Logo IMG


Hooke, Fossils and the Anti-Evolutionists

Keith Thomson

Hypothesis and Fact

Everything in Hooke's world view was opposite to the Biblical view: change instead of stasis, an old rather than a young Earth, a changing diversity of life instead of a fixed Creation. Hooke even speculated on the mutability of species. For him it was logical that if some species could die out over the course of the Earth's history, "there may be divers new kinds now, which have not been from the beginning." But what we now know as fact was then hypothesis. And there was no shortage of rival theories. In Robert Plot's Natural History of Oxford-Shire (1677), we find a tortured rehearsal of all the arguments against Hooke and Steno's view of fossils and for the idea that they were merely lapides sui generis—self-generated stones. A more daring hypothesis followed by Hooke's contemporary Edward Lhwyd was that fossils arose from the "seeds" of marine creatures that were carried by clouds from the sea to land, where they hatched deep within the rocks.

The problem for Hooke and other forward-thinkers was that if there had been conclusive independent evidence of the age of the earth and the relative ages of the different fossil-bearing layers, then fossils themselves would have been easy to accept. Alternatively, if there had been conclusive independent evidence of the true nature of fossils and of the processes that produce them, then the age of the Earth would readily have been accepted. Instead, as is almost always the case, both sides of the matter developed iteratively—here an advance, there a retreat. Radioisotopic dating of rocks (independent of fossils) and the discovery of the mechanisms of plate tectonics seem to have sealed the matter, although no doubt there is much more to discover.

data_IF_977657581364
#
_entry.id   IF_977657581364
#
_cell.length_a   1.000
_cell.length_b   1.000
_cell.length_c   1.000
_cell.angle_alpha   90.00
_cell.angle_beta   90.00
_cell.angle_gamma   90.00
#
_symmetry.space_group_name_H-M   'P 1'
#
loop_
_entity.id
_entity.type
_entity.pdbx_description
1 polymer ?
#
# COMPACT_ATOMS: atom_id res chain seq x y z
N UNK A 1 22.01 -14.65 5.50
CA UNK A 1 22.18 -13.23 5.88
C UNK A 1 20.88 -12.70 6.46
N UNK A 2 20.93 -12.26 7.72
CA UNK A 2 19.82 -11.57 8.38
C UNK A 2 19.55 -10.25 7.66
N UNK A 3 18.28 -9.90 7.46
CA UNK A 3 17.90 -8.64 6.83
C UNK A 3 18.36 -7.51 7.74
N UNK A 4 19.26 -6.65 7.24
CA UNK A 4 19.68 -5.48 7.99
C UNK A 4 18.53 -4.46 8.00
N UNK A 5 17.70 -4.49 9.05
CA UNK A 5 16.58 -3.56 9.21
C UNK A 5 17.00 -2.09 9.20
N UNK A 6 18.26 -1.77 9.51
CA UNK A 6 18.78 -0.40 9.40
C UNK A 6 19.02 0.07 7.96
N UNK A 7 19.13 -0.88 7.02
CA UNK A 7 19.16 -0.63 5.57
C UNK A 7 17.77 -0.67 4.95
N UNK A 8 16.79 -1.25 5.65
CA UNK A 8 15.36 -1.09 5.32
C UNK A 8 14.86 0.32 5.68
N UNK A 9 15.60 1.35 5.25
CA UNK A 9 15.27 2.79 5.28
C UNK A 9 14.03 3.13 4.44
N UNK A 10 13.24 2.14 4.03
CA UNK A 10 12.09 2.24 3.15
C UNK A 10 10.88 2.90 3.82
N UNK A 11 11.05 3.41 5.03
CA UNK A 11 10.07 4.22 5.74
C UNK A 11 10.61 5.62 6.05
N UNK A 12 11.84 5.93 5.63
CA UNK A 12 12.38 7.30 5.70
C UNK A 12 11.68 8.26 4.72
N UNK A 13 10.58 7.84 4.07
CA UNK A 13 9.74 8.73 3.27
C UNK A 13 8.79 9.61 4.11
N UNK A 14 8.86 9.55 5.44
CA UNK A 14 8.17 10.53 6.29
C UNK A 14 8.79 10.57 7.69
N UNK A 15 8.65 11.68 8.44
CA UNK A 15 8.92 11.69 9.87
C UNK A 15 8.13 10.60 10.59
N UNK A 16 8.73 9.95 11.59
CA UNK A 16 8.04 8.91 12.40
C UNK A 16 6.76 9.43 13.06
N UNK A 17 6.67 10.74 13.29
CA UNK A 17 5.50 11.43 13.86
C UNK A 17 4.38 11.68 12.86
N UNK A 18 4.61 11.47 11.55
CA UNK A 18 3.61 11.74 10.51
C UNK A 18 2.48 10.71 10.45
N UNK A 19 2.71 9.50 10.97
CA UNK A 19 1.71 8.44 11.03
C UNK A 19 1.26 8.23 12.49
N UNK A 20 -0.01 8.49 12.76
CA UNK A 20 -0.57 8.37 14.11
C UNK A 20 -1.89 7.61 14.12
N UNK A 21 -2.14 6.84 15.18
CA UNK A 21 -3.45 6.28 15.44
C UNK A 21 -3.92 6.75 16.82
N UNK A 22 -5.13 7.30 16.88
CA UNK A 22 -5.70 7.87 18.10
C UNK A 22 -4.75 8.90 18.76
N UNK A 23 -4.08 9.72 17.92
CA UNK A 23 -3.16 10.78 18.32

The same chicken-egg difficulty of independent lines of evidence could be said to apply to modern evolutionary science. The ultimate conclusion one draws from the study of evolution (and thus the ultimate test of the science) is that life arose from non-life by natural processes. On the one hand, paleontology has shown conclusively that life has changed over time, and genetic analyses prove the relationship of all organisms through diversification of lineages. The three fundamentals of a Darwinian evolutionary mechanism—superfecundity, variation and selection—are readily demonstrated in living populations. All these lead us to predict that it will eventually be possible to demonstrate the evolution of life from non-life. On the other hand, if we had already demonstrated experimentally the assembly of self-replicating molecules from simple non-self-replicating molecules, we would have little difficulty in accepting an extrapolation from that to the evolution of diversity over time.

Interestingly, computer simulations are coming very close to demonstrating the origin of self-replicating molecules. And so the iterative process of evolutionary science continues, with much work still to be done.

comments powered by Disqus


Subscribe to American Scientist